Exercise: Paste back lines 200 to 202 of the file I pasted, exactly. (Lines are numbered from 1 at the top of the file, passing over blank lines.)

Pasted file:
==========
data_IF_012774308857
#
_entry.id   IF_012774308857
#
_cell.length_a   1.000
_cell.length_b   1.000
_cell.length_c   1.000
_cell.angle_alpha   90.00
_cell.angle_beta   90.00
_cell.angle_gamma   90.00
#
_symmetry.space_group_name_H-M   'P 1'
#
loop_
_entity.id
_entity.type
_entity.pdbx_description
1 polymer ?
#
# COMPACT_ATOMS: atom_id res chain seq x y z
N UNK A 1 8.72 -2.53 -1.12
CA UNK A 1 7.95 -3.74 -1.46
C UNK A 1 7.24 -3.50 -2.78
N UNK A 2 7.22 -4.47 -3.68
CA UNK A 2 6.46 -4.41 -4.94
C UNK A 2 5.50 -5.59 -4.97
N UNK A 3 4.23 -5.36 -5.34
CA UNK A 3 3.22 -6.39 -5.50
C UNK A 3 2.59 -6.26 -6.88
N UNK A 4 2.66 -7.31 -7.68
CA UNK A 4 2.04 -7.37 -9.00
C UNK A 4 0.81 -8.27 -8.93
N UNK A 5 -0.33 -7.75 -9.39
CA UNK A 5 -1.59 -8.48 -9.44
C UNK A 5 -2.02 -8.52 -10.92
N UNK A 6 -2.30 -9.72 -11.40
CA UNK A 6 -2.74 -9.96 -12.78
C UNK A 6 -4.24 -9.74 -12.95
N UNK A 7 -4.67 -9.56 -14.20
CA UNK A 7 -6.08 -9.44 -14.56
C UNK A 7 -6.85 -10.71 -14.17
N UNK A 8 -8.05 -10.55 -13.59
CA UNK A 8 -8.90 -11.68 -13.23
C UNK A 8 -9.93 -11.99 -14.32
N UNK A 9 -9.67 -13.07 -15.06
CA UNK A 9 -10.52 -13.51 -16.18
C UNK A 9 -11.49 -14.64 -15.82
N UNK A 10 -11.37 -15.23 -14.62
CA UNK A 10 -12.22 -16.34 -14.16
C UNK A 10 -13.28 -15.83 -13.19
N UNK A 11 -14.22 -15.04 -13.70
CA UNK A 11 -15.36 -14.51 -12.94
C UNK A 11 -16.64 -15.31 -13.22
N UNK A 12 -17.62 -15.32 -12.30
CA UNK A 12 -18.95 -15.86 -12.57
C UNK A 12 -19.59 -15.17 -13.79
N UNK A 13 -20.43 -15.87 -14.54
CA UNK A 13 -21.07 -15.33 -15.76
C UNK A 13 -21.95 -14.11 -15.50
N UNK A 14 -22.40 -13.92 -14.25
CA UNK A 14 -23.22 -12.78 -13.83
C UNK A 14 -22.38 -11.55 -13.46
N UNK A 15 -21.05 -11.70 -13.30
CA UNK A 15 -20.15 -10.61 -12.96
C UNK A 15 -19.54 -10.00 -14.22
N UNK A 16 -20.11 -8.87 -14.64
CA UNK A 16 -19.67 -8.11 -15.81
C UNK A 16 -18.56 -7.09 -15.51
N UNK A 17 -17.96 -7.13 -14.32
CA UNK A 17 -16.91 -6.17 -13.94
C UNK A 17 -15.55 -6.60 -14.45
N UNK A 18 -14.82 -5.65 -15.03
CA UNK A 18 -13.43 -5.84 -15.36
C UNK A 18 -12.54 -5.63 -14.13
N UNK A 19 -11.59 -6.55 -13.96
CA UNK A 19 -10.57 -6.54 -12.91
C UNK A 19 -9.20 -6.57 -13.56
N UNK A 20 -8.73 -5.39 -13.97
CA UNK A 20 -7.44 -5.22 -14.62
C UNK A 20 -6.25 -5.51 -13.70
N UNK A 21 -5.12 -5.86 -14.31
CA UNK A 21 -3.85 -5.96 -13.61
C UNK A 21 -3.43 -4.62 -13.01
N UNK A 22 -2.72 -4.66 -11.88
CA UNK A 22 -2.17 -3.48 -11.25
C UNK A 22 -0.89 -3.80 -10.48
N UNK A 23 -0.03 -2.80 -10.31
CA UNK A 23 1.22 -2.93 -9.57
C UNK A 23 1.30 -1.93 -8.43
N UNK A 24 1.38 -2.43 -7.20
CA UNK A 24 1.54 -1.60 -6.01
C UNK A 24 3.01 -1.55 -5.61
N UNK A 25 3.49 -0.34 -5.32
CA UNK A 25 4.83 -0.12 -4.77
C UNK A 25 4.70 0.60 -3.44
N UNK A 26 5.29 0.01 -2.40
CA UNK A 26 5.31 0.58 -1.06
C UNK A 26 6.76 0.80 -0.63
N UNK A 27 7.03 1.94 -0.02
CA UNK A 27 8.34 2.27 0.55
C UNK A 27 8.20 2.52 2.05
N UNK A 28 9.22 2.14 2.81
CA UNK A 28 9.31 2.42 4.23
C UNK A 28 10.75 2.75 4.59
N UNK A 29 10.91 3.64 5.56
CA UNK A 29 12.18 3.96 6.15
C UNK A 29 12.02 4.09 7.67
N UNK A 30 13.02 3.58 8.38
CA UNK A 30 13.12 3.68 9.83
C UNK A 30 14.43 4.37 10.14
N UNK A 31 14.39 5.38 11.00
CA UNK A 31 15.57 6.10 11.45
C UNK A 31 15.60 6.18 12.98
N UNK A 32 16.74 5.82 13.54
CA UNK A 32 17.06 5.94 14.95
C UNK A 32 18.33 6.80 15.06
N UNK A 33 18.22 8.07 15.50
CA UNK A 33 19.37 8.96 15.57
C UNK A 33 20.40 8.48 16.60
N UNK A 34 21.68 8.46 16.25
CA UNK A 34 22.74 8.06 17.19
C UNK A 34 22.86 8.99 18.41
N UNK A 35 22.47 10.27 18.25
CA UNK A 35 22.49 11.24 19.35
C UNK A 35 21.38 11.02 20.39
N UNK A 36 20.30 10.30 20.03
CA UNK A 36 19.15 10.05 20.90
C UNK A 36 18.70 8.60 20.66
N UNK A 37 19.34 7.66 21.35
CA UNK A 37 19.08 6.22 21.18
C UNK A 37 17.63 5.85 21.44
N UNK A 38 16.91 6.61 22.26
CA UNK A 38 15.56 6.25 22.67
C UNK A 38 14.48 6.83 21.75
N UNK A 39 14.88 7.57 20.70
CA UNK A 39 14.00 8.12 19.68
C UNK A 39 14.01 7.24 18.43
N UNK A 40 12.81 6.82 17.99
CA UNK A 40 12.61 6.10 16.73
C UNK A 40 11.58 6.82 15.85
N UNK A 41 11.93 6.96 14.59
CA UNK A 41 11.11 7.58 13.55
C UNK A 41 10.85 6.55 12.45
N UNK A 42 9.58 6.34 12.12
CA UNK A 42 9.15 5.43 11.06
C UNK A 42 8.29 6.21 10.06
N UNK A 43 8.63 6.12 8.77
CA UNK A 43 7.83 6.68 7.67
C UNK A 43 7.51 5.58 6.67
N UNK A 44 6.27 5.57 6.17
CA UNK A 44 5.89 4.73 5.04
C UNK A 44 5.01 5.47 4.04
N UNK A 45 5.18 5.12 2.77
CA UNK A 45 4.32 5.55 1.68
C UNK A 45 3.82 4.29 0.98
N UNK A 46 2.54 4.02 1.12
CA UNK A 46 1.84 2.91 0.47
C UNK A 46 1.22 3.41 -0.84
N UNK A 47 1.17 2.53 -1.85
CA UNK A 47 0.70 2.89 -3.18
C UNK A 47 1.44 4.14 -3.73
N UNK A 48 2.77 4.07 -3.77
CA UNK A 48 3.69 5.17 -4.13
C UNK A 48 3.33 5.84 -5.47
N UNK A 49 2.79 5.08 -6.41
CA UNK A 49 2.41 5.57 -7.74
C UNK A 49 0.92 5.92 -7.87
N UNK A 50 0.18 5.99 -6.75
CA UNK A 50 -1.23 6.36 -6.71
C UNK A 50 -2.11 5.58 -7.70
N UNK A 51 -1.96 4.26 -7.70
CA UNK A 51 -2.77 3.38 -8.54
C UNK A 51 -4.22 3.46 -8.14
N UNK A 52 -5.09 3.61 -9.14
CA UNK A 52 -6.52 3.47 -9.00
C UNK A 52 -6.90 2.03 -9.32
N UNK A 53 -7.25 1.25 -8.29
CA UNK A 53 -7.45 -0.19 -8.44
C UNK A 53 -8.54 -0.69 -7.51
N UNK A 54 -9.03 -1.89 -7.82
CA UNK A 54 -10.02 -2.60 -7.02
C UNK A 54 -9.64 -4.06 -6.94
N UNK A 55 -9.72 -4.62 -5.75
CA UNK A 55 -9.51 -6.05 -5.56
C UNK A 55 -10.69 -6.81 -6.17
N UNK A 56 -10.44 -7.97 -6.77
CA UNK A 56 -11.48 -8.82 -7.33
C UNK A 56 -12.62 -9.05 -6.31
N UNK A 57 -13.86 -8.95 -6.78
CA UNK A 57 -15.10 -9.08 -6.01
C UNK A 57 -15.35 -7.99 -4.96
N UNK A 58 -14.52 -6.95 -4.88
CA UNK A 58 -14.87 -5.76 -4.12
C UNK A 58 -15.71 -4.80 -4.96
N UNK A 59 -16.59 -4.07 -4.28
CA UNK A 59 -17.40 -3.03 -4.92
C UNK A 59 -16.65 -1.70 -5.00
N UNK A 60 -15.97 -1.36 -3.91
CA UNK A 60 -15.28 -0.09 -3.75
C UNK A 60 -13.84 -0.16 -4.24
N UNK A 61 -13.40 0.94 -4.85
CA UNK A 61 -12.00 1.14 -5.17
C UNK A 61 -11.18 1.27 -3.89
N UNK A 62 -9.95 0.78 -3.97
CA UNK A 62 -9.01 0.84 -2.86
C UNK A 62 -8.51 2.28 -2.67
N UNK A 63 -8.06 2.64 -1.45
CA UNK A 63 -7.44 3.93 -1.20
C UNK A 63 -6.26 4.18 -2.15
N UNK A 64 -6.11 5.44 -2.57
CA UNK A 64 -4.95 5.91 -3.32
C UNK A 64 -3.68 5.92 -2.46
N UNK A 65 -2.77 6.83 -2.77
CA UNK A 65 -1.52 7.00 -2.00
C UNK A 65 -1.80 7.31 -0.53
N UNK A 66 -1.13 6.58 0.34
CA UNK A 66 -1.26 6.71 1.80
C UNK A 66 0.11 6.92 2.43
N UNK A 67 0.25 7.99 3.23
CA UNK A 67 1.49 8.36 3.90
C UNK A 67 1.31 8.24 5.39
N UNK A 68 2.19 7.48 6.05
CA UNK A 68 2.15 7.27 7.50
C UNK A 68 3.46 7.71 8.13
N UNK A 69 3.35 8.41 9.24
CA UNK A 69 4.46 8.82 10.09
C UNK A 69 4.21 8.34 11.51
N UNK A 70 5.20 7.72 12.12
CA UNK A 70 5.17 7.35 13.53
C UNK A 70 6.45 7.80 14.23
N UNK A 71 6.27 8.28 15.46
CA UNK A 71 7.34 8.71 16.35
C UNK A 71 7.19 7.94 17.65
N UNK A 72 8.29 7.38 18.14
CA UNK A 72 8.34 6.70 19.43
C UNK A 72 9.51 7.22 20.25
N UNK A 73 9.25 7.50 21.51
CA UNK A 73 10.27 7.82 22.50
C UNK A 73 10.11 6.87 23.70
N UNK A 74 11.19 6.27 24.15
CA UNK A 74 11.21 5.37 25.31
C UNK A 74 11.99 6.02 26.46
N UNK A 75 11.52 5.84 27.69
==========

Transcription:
C UNK A 60 -13.84 -0.16 -4.24
N UNK A 61 -13.40 0.94 -4.85
CA UNK A 61 -12.00 1.14 -5.17